April 7, 1997 (David Cloud, Fundamental Baptist Information Service, P.O. Box 610368, Port Huron, MI 48061, 866-295-4143,; for instructions about subscribing and unsubscribing or changing addresses, see the information paragraph at the end of the article) -

MARK 9:38-40 - "And John answered him, saying, Master, we saw one casting out devils in thy name, and he followeth not us: and we forbad him, because he followeth not us. But Jesus said, Forbid him not: for there is no man which shall do a miracle in my name, that can lightly speak evil of me. For he that is not against us is on our part."

LUKE 9:49-50 - "And John answered and said, Master, we saw one casting out devils in thy name; and we forbad him, because he followeth not with us. And Jesus said unto him, Forbid him not: for he that is not against us is for us."

These passages are frequently abused by those who promote ecumenical fellowship and unity. When a preacher exposes the compromise and error of some Christian leader or movement, they protest that this is not God’s will and they cite these verses as evidence. They say, “Don’t you know that Christ said you should not forbid another professing Christian who is doing works in His name.”

We know that this is a misuse of Scripture because the Bible does not contradict itself. If the Lord Jesus Christ was saying in these passages that it is wrong to judge and expose error, He would be contradicting His own Word. Many other Scriptures describe the preacher’s responsibility to judge doctrine and to warn publicly of error and compromise. See, for example, Matthew 7:15; 16:6-12; 24:4,5; Romans 16:17; 1 Cor. 14:29; Galatians 1:8,9; Philippians 3:2; Colossians 2:8; 2 Thess. 3:14; 1 Timothy 4:1-6; 2 Timothy 2:16-18; Titus 1:9-11; 1 John 4:1; 2 John 8-11; Jude 3; Revelation 2:6, 14, 15.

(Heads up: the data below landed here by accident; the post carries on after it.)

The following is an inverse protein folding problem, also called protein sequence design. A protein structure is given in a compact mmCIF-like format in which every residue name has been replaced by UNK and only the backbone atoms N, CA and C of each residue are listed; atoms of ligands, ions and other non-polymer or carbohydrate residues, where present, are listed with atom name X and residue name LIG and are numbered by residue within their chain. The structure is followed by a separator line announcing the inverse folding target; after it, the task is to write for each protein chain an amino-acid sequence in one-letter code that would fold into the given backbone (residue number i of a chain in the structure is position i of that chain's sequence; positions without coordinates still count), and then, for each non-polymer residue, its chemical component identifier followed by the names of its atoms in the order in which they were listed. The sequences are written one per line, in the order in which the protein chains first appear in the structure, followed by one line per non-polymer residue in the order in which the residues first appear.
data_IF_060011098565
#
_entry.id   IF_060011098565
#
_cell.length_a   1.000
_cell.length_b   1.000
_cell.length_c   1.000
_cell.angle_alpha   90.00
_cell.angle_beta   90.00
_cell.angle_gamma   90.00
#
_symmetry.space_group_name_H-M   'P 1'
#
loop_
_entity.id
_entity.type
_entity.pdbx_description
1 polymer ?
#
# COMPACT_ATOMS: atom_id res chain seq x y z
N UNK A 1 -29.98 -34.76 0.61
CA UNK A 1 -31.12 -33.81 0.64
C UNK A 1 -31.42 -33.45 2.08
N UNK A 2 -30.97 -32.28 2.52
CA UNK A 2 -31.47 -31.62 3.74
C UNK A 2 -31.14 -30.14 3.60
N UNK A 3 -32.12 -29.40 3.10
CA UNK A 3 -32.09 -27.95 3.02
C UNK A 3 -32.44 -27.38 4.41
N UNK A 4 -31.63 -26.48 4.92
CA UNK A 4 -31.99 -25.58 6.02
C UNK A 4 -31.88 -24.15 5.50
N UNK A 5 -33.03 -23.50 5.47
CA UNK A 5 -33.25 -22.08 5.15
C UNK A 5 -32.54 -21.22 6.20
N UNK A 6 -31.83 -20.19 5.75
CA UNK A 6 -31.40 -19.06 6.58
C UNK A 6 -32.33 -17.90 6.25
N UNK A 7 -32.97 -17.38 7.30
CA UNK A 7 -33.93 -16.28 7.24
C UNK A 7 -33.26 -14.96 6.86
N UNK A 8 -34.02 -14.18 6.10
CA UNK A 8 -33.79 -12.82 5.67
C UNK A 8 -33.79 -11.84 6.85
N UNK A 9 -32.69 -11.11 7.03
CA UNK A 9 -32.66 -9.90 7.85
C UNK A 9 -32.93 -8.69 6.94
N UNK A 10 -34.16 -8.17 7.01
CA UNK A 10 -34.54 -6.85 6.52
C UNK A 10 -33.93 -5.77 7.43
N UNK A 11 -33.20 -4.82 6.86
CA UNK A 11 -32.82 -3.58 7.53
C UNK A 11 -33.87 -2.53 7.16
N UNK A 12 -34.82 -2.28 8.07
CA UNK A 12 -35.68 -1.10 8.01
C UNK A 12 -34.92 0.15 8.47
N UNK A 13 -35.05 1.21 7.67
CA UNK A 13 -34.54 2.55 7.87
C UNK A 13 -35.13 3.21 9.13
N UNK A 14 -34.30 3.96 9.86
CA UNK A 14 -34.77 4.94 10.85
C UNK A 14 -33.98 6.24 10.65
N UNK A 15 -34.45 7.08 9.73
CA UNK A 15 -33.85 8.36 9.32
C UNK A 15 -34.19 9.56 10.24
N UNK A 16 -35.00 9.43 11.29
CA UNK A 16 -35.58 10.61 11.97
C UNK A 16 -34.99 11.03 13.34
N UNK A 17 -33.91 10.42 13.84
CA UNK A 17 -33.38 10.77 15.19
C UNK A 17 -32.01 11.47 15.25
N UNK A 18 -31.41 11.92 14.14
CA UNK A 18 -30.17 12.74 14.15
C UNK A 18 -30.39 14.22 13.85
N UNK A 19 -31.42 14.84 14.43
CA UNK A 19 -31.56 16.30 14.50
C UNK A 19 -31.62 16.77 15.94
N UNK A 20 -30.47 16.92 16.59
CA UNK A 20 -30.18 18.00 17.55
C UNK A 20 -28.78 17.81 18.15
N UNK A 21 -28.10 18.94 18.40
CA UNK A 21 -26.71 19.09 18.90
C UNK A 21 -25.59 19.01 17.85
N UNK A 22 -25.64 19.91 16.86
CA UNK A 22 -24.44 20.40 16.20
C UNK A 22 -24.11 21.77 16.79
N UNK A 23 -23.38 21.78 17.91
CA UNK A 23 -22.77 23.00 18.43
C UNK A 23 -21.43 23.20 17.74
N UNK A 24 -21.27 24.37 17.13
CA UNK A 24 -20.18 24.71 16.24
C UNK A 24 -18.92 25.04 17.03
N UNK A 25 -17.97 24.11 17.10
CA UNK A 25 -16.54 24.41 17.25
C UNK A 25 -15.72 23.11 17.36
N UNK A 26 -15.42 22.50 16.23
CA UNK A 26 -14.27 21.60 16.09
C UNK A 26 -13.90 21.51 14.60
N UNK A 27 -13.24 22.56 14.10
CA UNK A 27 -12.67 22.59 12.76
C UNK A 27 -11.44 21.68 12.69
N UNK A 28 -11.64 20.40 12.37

We know, therefore, that whatever the Lord Jesus Christ is saying in the aforementioned passages, He is
not saying that it is wrong to mark and expose the error and compromise of Christian leaders.

In truth Christ was forbidding the disciples to exercise ecclesiastical control over other men who claim to follow Him. He was warning against that natural impulse to control others. He was not saying that we cannot
reprove another Christian; He was saying that we cannot forbid another Christian. These are completely different things.

The apostles had great authority to establish the first churches and to complete the canon of Scripture, but they did not have unlimited authority. They were not popes. Their objective was not to establish the kingdom of God by force. They could not bear the sword against those who refused to follow them. They could not exercise physical force against those they considered their enemies. They could not imprison them or beat them or confiscate their property or kill them or otherwise seek to “forbid” them to preach.

The Roman Catholic Church ignored this warning and claimed authority over all Christians. Rome attempted to forbid all men to serve Christ unless they served Him after the Roman Catholic fashion.

The preacher that exposes error is not trying to forbid other men to preach the gospel or to serve Christ. He is not exercising authority over anyone or persecuting anyone. He is merely doing what the Word of God requires; he is measuring men and movements by the Scripture.

When I warn of dangers I see in Billy Graham’s ecumenical crusades, for example, and I warn about how he has turned converts over to the Roman Catholic Church, I am not forbidding him to preach the gospel nor am I trying to exercise any type of authority over him. I can praise the Lord for every soul that is genuinely saved through the Billy Graham Evangelistic Crusade or any other movement. I do not try to stop them with force or governmental authority or human deception. The weapons of our warfare are not carnal.

This does not mean, though, that I am going to ignore error. I must reprove heresy and compromise and earnestly contend for the faith once delivered to the saints, and to do so is not contrary to what Christ forbade.